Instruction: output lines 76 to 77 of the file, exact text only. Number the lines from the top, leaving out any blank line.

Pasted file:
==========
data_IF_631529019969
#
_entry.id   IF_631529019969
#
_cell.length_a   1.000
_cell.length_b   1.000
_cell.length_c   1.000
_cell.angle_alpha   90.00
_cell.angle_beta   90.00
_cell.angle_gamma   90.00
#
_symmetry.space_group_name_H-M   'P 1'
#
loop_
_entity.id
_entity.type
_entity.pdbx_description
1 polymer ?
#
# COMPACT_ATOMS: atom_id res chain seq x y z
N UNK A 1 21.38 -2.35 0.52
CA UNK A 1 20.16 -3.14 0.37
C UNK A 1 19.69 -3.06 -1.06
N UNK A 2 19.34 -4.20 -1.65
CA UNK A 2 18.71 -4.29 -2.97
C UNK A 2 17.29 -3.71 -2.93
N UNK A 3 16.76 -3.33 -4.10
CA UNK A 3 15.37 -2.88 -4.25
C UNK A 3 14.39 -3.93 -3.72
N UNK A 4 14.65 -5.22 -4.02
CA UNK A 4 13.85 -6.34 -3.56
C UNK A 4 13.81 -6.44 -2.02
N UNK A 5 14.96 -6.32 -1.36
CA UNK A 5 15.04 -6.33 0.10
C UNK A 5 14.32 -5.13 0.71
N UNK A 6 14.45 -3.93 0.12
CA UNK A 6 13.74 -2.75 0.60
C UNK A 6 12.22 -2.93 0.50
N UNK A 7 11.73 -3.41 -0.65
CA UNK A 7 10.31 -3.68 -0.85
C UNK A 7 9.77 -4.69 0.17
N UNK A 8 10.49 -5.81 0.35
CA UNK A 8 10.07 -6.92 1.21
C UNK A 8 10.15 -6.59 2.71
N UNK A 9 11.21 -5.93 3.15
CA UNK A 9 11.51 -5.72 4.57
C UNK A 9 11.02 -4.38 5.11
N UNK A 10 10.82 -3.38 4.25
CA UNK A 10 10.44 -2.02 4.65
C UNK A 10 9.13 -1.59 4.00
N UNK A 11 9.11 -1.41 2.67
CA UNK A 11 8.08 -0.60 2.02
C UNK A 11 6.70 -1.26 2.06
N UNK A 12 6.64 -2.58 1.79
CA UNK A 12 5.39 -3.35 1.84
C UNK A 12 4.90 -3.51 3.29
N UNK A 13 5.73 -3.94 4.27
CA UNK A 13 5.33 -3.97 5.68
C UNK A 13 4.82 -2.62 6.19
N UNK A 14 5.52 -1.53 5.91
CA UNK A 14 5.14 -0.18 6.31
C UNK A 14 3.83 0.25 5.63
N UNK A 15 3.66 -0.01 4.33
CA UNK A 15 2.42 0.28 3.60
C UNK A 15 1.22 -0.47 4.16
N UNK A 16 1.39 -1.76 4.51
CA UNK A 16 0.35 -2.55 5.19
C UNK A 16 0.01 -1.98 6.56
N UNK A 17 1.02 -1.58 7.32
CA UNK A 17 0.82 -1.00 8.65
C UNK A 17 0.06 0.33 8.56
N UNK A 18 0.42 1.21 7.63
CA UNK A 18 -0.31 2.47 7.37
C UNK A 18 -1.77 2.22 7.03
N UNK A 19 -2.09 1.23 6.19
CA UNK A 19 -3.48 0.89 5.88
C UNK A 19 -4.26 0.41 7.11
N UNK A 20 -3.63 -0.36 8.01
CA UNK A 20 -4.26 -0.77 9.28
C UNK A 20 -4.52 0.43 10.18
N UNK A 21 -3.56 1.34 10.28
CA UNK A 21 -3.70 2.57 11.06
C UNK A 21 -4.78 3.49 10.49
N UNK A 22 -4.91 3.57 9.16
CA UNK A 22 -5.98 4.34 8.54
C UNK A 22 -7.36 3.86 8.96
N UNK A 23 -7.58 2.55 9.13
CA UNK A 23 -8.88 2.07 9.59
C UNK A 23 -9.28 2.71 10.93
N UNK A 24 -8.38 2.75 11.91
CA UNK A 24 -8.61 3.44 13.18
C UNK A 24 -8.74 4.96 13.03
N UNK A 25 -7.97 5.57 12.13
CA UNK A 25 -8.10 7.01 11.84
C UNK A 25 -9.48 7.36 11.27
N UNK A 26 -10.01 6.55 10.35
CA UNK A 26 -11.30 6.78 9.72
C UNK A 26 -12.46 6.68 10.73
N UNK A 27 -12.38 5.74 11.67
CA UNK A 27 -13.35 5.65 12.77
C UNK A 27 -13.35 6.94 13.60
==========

CA UNK A 19 -3.48 0.89 5.88
C UNK A 19 -4.26 0.41 7.11